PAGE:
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Migratory birds still sighted as far as southern Finland

Various species can be spotted in different parts of the country till early October due to warm weather in the south.

The bluethroat, an inhabitant of the Lapland, can still be seen in southern Finland. Image: AOP
Yle News

According to nature conservation organisation Birdlife Finland, small migratory birds from Lapland were observed in the southernmost parts of Finland in early September, later than is common. These include birds such as such as bluethroats, rustic buntings and red-throated pipits, which reside in the Lapland in summer.

According to the organisation, while most small, insect-eating birds have already migrated south, birdwatchers should not hang up their binoculars yet. Enthusiasts might be able to spot the birds at the end of September and even October.

In a species welfare status update published last Friday, Birdlife Finland said that there have been a large number of sightings of rustic buntings travelling from eastern Finland towards the south-east. Since the record migration that took place in the last week of August, birdwatchers can still spot thousands of migrating birds in Hanko, southern Finland on a good day.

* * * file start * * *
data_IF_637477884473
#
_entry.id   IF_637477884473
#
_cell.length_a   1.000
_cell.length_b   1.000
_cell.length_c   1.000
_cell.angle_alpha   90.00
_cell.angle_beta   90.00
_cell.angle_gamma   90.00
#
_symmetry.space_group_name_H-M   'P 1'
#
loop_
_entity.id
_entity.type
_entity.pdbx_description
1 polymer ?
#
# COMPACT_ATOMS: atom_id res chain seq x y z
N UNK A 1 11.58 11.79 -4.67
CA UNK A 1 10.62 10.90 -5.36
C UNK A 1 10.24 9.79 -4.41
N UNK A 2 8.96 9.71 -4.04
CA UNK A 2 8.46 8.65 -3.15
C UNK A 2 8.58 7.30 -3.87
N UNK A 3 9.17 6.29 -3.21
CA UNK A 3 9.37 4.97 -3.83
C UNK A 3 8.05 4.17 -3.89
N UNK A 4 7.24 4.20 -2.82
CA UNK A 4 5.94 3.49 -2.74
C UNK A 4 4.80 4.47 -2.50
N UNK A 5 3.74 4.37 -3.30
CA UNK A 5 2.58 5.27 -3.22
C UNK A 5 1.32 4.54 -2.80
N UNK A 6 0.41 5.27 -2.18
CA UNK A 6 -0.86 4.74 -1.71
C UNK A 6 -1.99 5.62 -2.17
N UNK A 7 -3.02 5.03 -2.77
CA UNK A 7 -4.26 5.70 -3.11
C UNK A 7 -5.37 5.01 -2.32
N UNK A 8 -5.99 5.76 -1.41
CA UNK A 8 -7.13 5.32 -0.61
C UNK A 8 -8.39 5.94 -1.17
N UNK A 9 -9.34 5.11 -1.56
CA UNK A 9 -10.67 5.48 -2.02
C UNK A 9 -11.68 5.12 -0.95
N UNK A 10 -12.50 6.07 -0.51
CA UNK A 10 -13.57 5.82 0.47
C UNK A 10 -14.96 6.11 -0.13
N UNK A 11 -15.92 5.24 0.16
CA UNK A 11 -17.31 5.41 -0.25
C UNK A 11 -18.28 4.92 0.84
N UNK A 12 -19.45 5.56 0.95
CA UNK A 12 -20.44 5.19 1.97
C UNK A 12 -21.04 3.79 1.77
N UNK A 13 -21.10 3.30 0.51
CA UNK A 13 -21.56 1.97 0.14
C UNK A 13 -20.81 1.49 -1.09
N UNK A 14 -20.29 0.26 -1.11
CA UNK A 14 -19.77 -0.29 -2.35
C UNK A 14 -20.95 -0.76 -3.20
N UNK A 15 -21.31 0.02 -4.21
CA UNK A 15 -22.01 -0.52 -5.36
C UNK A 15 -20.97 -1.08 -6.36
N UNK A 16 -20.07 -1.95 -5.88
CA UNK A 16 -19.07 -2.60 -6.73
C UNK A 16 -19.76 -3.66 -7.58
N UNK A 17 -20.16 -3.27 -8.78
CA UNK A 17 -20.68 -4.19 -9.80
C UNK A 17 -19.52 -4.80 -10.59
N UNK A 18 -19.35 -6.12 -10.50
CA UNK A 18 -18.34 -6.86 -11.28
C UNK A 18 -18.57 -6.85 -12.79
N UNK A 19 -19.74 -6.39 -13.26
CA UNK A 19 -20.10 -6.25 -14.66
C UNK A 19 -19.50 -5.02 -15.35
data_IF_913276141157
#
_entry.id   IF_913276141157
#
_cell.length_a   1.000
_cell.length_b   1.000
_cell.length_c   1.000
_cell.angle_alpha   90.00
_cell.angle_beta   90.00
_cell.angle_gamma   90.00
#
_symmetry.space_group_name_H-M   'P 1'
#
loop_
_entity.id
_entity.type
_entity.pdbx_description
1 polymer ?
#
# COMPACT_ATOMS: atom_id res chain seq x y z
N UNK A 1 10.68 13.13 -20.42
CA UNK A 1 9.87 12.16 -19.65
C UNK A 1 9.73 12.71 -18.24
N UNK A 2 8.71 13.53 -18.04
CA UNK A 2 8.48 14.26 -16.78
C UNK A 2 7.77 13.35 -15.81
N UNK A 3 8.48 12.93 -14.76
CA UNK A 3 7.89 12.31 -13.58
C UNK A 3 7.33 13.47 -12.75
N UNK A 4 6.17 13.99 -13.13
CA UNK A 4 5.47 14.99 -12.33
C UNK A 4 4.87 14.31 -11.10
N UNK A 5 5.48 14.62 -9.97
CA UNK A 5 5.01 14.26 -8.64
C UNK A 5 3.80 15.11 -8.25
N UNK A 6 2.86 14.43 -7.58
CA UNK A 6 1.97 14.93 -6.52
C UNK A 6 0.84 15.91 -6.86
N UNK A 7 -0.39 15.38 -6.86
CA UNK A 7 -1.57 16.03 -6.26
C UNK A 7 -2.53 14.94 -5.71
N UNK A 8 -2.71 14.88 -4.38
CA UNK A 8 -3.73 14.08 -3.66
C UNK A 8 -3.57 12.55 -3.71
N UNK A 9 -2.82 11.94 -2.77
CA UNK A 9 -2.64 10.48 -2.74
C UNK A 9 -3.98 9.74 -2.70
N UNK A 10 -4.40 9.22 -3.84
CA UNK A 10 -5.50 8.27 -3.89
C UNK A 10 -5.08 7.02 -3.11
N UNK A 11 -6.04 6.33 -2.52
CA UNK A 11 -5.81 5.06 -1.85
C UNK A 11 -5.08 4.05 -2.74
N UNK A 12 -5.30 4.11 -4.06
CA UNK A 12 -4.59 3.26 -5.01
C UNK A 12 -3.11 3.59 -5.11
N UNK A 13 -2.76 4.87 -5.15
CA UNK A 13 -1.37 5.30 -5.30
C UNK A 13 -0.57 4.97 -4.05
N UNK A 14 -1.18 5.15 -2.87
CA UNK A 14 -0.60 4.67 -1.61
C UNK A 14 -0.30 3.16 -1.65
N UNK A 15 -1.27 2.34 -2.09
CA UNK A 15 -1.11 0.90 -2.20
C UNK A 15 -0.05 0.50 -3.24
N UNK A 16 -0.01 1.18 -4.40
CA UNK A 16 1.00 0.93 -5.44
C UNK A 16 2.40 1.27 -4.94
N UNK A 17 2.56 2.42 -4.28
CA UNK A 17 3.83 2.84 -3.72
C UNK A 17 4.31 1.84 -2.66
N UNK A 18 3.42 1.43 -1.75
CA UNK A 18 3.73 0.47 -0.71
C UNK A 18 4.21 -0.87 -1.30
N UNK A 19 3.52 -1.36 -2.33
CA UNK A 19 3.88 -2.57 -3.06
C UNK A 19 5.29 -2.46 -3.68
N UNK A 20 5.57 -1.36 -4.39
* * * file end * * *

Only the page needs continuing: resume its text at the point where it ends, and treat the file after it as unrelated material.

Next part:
Story continues after photo.

The red-throated pipit Image: AOP

The arctic warbler, a rare bird native to the Lapland, was sighted in Pori on the last day of August, despite expectations that it would begin its journey from North Lapland or North Karelia towards Southeast Asia between July and August. The elusive bird, dubbed the grey mouse of the avian world due to its modest appearance, will not return to the north till next June.

Other rare birds were sighted last week: a steppe eagle in Vantaa and two black storks in Espoo, Southern Finland; pectoral sandpipers in Pori; and hoopoes in Närpio and Naantali in the west.

There have also been an unusually high number of red-footed falcons, which have never nested in Finland before. While there are occasional sightings of this species every year, a record number of red-footed falcons flew to Finland at the turn of August and September.

"The species did not nest here at all, but some years the fledglings wander off at the end of summer. There has now been a very significant invasion, due to the south being warm and the south-east wind. Around a thousand red-footed falcons migrated from Latvia and ended up in Finland on Wednesday," said Jan Södersved, a spokesperson from Birdlife.

The "invasion" of the red-footed falcons took place in the first week of September, and the species can still be spotted in southern Finland. Image: AOP

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